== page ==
• You are right. The add did show these things, to an extent.

        But what I was trying to get at was to portray these attributes *without* the “stereotypical irie vibes Jamaica”. I mean I would like to see us being shown as fun…on its own; flexible…as its own thing, etc etc. and not conjoined with “irie & Laid-back”

        I think we can/should *expand* on our definition to include other aspects of our “fun, flexible, optimistic…” side. It doesn’t always have to be so blatantly intertwined with “irieness”

        I meant take a whole different spin on what “being Jamaican” is all about.

        • GG says:

          I have some questions, who are the persons saying the ad is racist because I see more people saying it’s compared to it being racist. Anyhow, to Diedre via Life, the JTB promotes the culture as such because it is a tourism ad, and we are getting people to come to relax. I do believe we are stereotyped,but it is our duty when we interact with persons to show them we so possess all the same qualities as any other nationality. We have the same stereotype in some parts of the international media, of total violence, when we know, it is not so.

    • Andi - Irie says:

      I agree with you to a point. However, a single ad cannot portray everything and the goal of the ad is not to advertise Jamaica. It is “stereotypical”, but what is that? its the fun, upbeat, easygoing, optimistic side of a Jamaican. He is trying to “lighten the mood” in what seems to be a very dismal corporate atmosphere filled with “stuffed shirts”. If the background to the ad is that he “got that” from his relationships/ visits to Jamaica, really, what is wrong with that?
      Is there an overture that he might be high on weed? maybe, who knows? if anyone believes that , you are feeding into the ignorant notion that we are “happy” because we are all “high’, when it is that we are just known for our gregarious attitude to life and a lot of visitors see that, love it and would like to adopt it, and can’t!!

      • There is nothing wrong with this ad. I like the ad. I love the fact that they chose Jamaica as a point of reference.

        When I said that I would like to see ads on/referencing Jamaica promote other areas of our “culture/personality” I was speaking in more general terms.

        Of course it’s a short ad, I’m simply saying that however great this ad is (which it is), it’s still another “irie jamaican” ad…it’s a great ad, they did a VERY good job at highlighting our “irie vibes” and the ad was very positive.

        I just think, however, that it’s time we add more layers to this image because Jamaicans are more than just “Irie”

        I think it’s high time we *actively* give the world more things (and info) to choose from on what makes Jamaica so great :)

  15. Bill says:

    Great interview Corve. Felt like I could sip a Red Stripe with Erik. He comes across as a genuine down to earth person. I would like to point out that in his first response he used the word “patois” which I believe is the key to the entire controversy. Jamaican patois is a dialect, and not an accent. If a Jamaican speaks the Queens English you would hear a true Jamaican accent. You would not hear any of the Irie type words.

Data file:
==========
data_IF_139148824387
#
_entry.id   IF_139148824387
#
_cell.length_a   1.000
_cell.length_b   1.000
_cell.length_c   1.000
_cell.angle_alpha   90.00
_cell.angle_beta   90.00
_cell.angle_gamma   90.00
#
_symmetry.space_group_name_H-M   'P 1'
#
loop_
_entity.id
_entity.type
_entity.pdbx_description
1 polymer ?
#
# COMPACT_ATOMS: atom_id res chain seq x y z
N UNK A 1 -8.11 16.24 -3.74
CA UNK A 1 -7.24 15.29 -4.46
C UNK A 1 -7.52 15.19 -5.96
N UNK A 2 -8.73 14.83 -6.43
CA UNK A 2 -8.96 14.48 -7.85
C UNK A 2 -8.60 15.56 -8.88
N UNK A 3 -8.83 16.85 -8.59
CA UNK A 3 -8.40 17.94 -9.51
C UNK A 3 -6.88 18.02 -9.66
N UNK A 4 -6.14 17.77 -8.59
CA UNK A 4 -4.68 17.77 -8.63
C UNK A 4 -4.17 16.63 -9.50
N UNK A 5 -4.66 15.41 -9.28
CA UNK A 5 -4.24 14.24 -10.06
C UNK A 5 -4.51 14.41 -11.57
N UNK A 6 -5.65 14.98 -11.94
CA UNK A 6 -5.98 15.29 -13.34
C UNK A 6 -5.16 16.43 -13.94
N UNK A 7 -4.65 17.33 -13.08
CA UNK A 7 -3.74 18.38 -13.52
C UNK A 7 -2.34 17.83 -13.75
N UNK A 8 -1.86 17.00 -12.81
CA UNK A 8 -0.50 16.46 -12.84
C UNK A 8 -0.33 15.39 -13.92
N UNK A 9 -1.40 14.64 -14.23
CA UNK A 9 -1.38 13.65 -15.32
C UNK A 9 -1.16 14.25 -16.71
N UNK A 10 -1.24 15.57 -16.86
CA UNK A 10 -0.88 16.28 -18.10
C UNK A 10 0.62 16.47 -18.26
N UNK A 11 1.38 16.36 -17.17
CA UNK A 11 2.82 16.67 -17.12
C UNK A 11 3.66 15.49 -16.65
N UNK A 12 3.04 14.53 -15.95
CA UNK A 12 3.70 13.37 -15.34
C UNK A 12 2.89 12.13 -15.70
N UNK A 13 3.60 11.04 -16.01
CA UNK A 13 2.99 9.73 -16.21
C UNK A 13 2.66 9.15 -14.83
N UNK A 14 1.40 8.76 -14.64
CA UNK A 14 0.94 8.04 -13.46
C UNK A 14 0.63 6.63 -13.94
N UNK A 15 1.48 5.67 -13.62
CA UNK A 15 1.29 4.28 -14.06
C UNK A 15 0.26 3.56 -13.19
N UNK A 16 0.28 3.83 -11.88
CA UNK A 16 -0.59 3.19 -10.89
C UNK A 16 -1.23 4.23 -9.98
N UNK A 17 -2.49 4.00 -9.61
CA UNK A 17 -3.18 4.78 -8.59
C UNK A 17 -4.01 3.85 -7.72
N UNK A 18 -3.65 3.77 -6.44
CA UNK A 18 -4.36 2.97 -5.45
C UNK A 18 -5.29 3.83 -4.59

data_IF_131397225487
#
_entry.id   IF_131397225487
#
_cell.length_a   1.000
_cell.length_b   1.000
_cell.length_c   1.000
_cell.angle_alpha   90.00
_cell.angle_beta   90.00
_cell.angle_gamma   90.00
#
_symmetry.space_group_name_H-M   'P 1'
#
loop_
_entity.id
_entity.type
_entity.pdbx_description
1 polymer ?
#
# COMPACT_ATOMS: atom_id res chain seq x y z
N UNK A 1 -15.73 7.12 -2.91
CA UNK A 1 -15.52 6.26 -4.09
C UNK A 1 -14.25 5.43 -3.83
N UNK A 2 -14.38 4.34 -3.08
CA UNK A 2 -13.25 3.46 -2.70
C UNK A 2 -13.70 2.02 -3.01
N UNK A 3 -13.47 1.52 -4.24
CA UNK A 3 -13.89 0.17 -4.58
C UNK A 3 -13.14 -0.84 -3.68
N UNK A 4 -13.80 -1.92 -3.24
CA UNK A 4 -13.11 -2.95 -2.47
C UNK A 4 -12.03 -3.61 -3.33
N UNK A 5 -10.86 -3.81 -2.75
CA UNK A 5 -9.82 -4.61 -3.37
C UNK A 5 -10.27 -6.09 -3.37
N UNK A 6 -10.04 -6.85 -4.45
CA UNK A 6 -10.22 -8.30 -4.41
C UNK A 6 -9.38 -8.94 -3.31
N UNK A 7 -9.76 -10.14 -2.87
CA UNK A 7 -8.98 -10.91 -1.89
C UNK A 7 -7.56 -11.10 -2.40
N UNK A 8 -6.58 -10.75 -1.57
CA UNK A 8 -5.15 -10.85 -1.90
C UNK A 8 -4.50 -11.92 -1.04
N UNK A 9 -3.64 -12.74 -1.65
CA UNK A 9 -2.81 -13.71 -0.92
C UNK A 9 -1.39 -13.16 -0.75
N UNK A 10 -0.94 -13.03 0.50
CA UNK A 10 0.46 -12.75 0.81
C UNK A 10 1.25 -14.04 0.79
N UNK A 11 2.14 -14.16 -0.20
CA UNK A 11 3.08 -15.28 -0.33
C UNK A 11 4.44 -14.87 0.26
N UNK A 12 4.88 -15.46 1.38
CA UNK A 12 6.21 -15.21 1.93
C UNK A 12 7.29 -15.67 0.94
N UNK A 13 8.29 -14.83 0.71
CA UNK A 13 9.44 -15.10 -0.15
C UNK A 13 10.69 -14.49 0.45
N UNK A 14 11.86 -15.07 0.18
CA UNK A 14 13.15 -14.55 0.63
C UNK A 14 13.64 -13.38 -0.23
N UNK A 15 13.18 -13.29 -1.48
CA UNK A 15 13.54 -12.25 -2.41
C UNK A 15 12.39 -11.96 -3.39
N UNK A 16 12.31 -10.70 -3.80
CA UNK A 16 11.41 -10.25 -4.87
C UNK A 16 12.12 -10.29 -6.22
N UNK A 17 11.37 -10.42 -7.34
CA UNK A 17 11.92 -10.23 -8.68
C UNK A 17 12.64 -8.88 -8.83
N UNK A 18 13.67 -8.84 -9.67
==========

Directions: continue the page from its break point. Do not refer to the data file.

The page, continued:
As a Jamaican living in the USA I did not find the AD offensive in the least and hopefully VW will air it on super bowl day. Jamaica’s tourism industry can only benefit.

  16. Eartha says:

    Great interview! Love the commerical watched it several times ….dont worry about a ting!

  17. Stephen Cheong says:

    Great interview, good to know that Erik has links with the Rock.
    I am a Jamaican of Chinese and German descent, I do not speak a word of Chinese or German and I’ve lived in the United States for several years so I can speak like a Yankee with a Jamaican accent or when I’m with my bredrin it’s all out patois. When I speak with my customers they ask where I’m from because of my accent and it’s not uncommon for them to ask incredulously “Jamaican”? Those that ask that question have never been to Jamiaca or experienced our peoples or culture. So it’s only the uninitiated that will ask that. What beats me though is what qualifies some of these people appearing as “experts” to be asked to comment on something they know nothing of. SMH
    Yeh mon, big up VW to, I still remember my first car, 1500 VW Bug.

  18. NaomiGarrick says:

    Good Job Corve! Some of our journalists should take a page out of your “blog”.

  19. Andi - Irie says:

    As a black Jamaican, living in Canada, am I racist when I mimic the accent of my Aussie, Indian, Polish, Irish co-workers?
    Are Canadians who ask me what it’s like to smoke weed and I tell them I haven’t the faintest clue racist?

    I bet those that see it as racist are those that are the least exposed…… cho! irie man!!! jus cool!

    • admin says:

      Thanks Andi-Irie.

      I agree with you on that point. Those fierce critics I see parading the media saying it is racist have no clue what the Jamaican culture is like or about. I think if you’re a Jamaican watching this ad, you will have a favourable view of it.

  20. StephyLumz says:

    Erik demonstrates the effect globalisation has on consolidating “six degrees of separation” to “3 degrees”. Who would’ve thought he has such strong ties to our island?